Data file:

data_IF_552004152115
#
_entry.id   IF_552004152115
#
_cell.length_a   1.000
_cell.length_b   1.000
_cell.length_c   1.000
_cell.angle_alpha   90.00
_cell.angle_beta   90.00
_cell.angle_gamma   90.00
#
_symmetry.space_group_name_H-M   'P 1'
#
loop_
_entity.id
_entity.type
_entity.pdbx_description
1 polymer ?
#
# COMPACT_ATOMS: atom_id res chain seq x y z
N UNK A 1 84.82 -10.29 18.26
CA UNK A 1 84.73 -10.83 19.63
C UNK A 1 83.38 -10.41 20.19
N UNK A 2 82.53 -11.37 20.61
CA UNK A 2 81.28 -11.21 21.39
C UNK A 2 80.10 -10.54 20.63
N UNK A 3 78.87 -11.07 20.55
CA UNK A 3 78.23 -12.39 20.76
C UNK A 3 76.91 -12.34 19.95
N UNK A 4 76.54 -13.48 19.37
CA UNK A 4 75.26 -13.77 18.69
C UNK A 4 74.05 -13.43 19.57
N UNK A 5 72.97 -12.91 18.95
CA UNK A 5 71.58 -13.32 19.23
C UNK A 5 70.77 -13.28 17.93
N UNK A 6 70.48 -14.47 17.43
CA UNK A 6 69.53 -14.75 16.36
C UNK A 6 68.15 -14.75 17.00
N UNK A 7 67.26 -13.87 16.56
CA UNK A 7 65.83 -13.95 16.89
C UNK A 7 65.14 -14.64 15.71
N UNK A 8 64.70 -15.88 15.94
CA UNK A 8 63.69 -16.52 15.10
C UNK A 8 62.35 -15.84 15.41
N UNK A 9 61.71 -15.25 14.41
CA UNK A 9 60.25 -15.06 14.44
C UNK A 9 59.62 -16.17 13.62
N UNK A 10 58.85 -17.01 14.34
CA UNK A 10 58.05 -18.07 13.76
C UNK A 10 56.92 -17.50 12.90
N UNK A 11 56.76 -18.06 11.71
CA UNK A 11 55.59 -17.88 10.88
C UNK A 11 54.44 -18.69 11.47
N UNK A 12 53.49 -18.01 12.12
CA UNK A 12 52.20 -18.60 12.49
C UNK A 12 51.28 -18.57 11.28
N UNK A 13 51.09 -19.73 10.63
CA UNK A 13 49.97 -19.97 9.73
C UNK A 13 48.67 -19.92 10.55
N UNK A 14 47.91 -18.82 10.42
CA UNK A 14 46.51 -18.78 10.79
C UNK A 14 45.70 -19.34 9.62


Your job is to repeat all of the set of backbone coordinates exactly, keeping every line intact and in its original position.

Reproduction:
data_IF_552004152115
#
_entry.id   IF_552004152115
#
_cell.length_a   1.000
_cell.length_b   1.000
_cell.length_c   1.000
_cell.angle_alpha   90.00
_cell.angle_beta   90.00
_cell.angle_gamma   90.00
#
_symmetry.space_group_name_H-M   'P 1'
#
loop_
_entity.id
_entity.type
_entity.pdbx_description
1 polymer ?
#
# COMPACT_ATOMS: atom_id res chain seq x y z
N UNK A 1 84.82 -10.29 18.26
CA UNK A 1 84.73 -10.83 19.63
C UNK A 1 83.38 -10.41 20.19
N UNK A 2 82.53 -11.37 20.61
CA UNK A 2 81.28 -11.21 21.39
C UNK A 2 80.10 -10.54 20.63
N UNK A 3 78.87 -11.07 20.55
CA UNK A 3 78.23 -12.39 20.76
C UNK A 3 76.91 -12.34 19.95
N UNK A 4 76.54 -13.48 19.37
CA UNK A 4 75.26 -13.77 18.69
C UNK A 4 74.05 -13.43 19.57
N UNK A 5 72.97 -12.91 18.95
CA UNK A 5 71.58 -13.32 19.23
C UNK A 5 70.77 -13.28 17.93
N UNK A 6 70.48 -14.47 17.43
CA UNK A 6 69.53 -14.75 16.36
C UNK A 6 68.15 -14.75 17.00
N UNK A 7 67.26 -13.87 16.56
CA UNK A 7 65.83 -13.95 16.89
C UNK A 7 65.14 -14.64 15.71
N UNK A 8 64.70 -15.88 15.94
CA UNK A 8 63.69 -16.52 15.10
C UNK A 8 62.35 -15.84 15.41
N UNK A 9 61.71 -15.25 14.41
CA UNK A 9 60.25 -15.06 14.44
C UNK A 9 59.62 -16.17 13.62
N UNK A 10 58.85 -17.01 14.34
CA UNK A 10 58.05 -18.07 13.76
C UNK A 10 56.92 -17.50 12.90
N UNK A 11 56.76 -18.06 11.71
CA UNK A 11 55.59 -17.88 10.88
C UNK A 11 54.44 -18.69 11.47
N UNK A 12 53.49 -18.01 12.12
CA UNK A 12 52.20 -18.60 12.49
C UNK A 12 51.28 -18.57 11.28
N UNK A 13 51.09 -19.73 10.63
CA UNK A 13 49.97 -19.97 9.73
C UNK A 13 48.67 -19.92 10.55
N UNK A 14 47.91 -18.82 10.42
CA UNK A 14 46.51 -18.78 10.79
C UNK A 14 45.70 -19.34 9.62